Upfront TV Advertising Summit: Economy improves, but health of TV ads uncertain

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Uncertainty was the shaky word from media executives on the eve of this year's TV upfront advertising market, the annual sell-a-thon where marketers buy a season's worth of commercial time.

At the second annual Electronic Media/Advertising Age Upfront Television Advertising Summit last week in New York, executives noted while market conditions have improved, not all is well with TV advertising.

"The economy is healthier but there is a lot of uncertainty," said Mel Berning, president of U.S broadcast, Bcom3 Group MediaVest Worldwide, New York, on a panel of network executives. "Unemployment is up and corporate profits look horrible."

Some categories will indeed slow down-particularly pharmaceuticals. The $2 billion-plus direct-to-consumer drug category, which posted double-digit increases over the last several years, slowed to just 7% growth in 2001, said Donna Campanella, director-team leader, Pfizer.

One point on which media executives agreed is that the marketplace will not return to the days when broadcast network upfront selling was completed in four days.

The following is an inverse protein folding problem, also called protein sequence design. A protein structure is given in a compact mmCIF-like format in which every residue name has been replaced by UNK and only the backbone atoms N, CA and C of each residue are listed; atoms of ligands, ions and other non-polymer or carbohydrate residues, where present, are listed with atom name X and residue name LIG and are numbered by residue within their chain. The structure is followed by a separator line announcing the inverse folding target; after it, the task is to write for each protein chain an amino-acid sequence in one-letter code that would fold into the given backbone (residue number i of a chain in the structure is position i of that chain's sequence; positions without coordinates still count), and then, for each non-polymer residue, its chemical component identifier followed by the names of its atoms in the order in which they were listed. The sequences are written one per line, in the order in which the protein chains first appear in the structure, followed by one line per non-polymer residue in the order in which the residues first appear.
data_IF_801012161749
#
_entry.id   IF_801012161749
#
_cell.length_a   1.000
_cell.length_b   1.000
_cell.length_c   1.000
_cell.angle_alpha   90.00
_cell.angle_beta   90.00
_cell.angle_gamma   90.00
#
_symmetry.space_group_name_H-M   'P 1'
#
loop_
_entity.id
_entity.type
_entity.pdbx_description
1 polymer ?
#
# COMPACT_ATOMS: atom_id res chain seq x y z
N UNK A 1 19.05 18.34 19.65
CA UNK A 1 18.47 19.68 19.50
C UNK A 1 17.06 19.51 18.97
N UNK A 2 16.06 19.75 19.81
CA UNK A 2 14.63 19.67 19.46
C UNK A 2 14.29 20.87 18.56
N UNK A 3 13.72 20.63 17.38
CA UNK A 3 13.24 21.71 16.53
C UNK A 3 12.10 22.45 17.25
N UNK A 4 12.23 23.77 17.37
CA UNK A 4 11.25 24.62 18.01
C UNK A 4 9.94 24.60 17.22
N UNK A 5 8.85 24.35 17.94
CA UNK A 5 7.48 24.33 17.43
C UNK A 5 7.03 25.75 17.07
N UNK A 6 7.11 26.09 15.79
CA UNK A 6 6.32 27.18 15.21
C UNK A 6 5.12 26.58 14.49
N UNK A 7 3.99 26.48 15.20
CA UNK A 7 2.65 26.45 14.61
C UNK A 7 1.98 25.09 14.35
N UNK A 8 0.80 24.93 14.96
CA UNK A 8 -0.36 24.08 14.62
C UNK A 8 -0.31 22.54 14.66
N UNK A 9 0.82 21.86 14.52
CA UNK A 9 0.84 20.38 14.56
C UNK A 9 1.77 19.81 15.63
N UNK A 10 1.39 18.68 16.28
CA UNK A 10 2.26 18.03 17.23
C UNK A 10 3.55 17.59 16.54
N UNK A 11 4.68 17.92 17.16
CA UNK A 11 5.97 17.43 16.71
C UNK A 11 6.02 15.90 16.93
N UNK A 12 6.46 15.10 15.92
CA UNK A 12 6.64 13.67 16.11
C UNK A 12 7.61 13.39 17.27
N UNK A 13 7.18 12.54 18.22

Media-buying executives also expressed concerns about network program development. "The broadcast networks took the easy way out with news shows and more recently reality and game shows," said Donna Speciale, exec VP-national and local broadcast, Grey Global Group's MediaCom, New York. "But this is not sticking. There has not been a hit in a year and a half. [Networks] are going backwards. Airing Mary Tyler Moore and Carol Burnett [specials] is pretty sad."

Executives were most uncertain about the syndication business-last year program suppliers cut budgets by some 30%. One executive on the summit's syndication panel, Fred Dubin, exec VP-director of national broadcast, Mediaedge:CIA, questioned: "Is syndication a stepsister in these megamedia companies?"

Not surprisingly, syndication-sales-side executives disagreed.

"Syndication is playing an increased role in cross-media deals," said Michael Teicher, exec VP-media sales, Warner Bros. Domestic Television Distribution.

Good news for cable networks could come as a result of increased network pricing. "The danger is on the broadcast network side-they charge twice the [cost per thousand] of what cable network charges," said Dan Rank, managing director of broadcast, OMD USA, New York.

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